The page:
We live in a kinder, gentler era now. We don’t like to think of God as an angry God. We much prefer to focus on His love, and that is true. God is a God of love. He is love.

But how many of us really understand love? And if we can’t even understand love, can’t we hope to understand God? Does anyone understand God? I mean, I believe we can understand His heart. I believe we can understand what He’s telling us to do and how He’s telling us to live. But those are just a fraction of who God is. Saying we understand God because we read the Bible or because we pray is like saying we’ve experience the ocean when we’ve only visited the Gulf of Mexico.

Is it all right for you to be angry with someone who is doing wrong and refuses to change? If it’s all right for you, why is it not all right for God?

Repent is a scary church word. It basically just means to change your thinking. If you repent from your sin, it means you change the way you think about doing what God says is wrong. That’s what repent means. It’s not a stained glass, organ music kind of concept. It’s something we can’t do without.

What’s frustrating about people who won’t repent is that they pretty much live a life that’s flipping God off every day. I’m not talking about the people who don’t know better; I’m talking about people who know what the Bible says and who have chosen not to believe it. I’m talking about people who say they follow Christ but deny Him with their lives every day. I’m talking about typical American Christians who go to church on Sunday and live the rest of their week as though they are the center of the universe.

It’s frustrating. Because they know better, and they’ve chosen to ignore God in spite of it.

Does it frustrate you? Well, it frustrates God. And the plain and simple truth is that none of us can thumb our noses at God and expect to get away with it. He will do what is necessary to show us that we aren’t in control of our lives, and it won’t be pleasant. None of us are unbreakable.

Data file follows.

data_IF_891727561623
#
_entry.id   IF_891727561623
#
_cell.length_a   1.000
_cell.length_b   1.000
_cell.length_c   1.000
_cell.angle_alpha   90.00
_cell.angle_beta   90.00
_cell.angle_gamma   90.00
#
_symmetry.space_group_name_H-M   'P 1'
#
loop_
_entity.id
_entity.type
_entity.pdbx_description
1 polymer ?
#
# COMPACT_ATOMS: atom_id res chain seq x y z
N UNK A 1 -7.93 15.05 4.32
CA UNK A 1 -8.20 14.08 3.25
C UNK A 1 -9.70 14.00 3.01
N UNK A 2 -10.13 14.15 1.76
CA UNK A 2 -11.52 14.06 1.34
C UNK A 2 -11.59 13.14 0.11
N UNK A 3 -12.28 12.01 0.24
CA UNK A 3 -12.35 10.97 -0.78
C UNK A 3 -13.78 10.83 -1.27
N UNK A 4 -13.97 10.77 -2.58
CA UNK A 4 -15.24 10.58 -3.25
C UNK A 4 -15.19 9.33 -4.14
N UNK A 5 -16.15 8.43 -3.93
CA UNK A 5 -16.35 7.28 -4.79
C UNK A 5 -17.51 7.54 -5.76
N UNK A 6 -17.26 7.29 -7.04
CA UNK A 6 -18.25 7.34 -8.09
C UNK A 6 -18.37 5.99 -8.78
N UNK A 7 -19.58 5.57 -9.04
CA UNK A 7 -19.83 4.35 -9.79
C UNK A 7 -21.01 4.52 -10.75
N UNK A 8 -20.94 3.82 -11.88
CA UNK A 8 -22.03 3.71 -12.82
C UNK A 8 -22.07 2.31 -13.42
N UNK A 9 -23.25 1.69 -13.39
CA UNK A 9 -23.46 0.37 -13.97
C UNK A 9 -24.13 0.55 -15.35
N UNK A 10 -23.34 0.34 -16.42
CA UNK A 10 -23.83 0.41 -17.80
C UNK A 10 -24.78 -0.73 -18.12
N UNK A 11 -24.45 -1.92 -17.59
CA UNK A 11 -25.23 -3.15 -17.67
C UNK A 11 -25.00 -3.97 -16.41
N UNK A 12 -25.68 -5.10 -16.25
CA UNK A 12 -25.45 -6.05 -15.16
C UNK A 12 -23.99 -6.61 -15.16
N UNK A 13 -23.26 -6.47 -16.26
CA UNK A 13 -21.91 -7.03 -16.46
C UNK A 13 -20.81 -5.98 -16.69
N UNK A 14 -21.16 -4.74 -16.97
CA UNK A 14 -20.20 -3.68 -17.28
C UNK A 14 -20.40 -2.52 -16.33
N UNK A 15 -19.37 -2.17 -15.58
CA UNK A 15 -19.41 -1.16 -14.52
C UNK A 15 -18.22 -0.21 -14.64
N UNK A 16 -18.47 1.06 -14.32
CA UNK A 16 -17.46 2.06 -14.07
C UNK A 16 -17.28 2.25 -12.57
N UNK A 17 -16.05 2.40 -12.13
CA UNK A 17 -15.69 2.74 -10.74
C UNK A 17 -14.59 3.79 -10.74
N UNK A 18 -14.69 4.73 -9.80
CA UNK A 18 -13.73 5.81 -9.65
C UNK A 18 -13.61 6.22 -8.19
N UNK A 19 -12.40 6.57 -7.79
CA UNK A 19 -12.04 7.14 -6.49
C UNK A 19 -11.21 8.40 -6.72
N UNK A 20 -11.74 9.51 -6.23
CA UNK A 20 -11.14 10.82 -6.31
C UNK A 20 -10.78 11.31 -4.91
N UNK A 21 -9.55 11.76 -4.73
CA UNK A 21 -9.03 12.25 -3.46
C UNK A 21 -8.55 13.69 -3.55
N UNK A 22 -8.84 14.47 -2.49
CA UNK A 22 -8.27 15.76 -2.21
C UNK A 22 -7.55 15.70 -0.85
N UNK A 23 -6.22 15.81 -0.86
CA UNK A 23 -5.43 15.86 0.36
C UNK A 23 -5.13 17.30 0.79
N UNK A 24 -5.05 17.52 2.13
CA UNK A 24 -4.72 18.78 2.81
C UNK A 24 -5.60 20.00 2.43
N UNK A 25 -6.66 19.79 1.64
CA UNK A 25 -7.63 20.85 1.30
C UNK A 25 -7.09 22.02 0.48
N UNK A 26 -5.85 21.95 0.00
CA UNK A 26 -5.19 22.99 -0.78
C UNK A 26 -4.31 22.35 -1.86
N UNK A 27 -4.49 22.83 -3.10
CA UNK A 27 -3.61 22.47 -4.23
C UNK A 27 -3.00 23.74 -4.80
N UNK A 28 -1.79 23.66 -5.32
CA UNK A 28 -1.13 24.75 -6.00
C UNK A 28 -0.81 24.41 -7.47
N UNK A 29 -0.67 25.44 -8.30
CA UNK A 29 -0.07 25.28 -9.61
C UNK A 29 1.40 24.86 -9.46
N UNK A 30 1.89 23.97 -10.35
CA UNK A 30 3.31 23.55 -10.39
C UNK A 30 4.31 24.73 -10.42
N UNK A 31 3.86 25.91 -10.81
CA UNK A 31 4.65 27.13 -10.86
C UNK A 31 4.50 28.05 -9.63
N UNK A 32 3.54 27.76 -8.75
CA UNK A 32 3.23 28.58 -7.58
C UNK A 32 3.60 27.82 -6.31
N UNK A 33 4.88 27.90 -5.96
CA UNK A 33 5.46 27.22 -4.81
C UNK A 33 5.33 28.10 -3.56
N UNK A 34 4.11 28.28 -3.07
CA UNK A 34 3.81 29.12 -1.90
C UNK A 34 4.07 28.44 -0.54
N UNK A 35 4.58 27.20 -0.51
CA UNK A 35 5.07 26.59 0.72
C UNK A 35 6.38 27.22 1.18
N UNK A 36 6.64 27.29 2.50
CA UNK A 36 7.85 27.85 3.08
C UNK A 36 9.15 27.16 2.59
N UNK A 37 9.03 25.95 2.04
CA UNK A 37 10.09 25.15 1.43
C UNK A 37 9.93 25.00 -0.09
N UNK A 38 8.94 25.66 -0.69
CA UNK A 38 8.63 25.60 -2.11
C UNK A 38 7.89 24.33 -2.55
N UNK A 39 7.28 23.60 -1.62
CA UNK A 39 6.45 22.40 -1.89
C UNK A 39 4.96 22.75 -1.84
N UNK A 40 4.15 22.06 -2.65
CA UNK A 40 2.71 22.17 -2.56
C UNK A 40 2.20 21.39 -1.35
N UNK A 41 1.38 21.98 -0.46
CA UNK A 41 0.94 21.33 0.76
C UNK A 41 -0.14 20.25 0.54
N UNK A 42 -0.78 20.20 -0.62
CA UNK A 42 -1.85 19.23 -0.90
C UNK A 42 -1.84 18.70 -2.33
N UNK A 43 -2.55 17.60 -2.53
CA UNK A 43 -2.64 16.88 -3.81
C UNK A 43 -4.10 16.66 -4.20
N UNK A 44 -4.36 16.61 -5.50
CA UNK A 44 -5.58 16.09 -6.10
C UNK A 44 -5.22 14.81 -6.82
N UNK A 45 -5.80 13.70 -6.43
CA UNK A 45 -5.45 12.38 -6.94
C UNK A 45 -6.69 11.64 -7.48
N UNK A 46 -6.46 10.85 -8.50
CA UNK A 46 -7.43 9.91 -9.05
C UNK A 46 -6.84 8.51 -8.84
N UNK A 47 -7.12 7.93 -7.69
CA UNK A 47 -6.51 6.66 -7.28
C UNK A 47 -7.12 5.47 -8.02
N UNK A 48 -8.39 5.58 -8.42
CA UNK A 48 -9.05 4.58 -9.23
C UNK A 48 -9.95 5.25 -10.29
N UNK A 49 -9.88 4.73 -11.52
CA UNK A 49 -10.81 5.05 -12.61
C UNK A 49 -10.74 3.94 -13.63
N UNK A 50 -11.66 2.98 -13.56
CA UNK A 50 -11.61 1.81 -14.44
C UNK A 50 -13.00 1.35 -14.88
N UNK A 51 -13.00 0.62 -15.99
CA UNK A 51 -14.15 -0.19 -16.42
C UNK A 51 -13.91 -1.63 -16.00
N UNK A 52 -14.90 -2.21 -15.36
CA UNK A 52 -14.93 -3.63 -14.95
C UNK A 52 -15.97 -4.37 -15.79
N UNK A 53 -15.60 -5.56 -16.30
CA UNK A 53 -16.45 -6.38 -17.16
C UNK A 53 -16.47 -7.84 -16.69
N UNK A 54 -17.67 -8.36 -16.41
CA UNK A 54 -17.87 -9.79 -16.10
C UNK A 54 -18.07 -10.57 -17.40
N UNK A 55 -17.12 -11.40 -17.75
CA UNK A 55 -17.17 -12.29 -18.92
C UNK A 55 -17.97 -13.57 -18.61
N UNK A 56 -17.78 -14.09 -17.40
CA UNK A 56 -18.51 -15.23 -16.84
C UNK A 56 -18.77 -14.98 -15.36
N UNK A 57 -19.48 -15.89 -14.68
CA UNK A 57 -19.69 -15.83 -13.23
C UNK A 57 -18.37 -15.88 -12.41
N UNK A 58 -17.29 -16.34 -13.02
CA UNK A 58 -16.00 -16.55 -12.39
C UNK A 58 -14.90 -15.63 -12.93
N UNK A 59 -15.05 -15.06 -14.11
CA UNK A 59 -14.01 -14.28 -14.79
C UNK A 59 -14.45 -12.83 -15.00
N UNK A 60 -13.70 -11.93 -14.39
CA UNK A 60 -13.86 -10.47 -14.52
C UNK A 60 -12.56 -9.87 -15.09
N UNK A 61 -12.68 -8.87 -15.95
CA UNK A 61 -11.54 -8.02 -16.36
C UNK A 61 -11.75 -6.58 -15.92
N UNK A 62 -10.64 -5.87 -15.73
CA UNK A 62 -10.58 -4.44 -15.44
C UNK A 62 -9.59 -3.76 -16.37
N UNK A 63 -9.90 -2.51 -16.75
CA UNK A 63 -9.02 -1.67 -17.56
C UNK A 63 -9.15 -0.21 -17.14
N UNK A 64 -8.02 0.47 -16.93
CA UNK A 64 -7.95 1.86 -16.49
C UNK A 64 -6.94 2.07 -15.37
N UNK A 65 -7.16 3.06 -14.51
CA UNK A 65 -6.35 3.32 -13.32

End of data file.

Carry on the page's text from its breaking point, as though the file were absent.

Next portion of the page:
So the next time you feel the urge to do something you know the Bible says is wrong, take a moment to think about how God is going to feel about it. I’m not saying we should cower in the corner because we live our lives based on whether God is angry or not. I’m not saying that at all. But God has given us everything so that we can be free. God has made the ultimate sacrifice, and He’s been patient with us through circumstances where everyone else would have given up on us. And if you can think about all God has done for you and how much He loves you and still be callous enough to go on sinning even though you know what that sin cost Christ, God has every right to be angry.

Repent. Change the way you think about doing what God has said is wrong. It’s worth it. You won’t fear consequences, you won’t face guilt, and God will honor you for doing what is right.

A change of heart

The Bible doesn’t usually dole out “if, then” statements but it does have a lot to say about living life. If you do BLANK, then BLANK will happen. When you BLANK, God will BLANK. Don’t BLANK or God will BLANK. Statements about how to live life. Warnings about what not to do and how not to do it.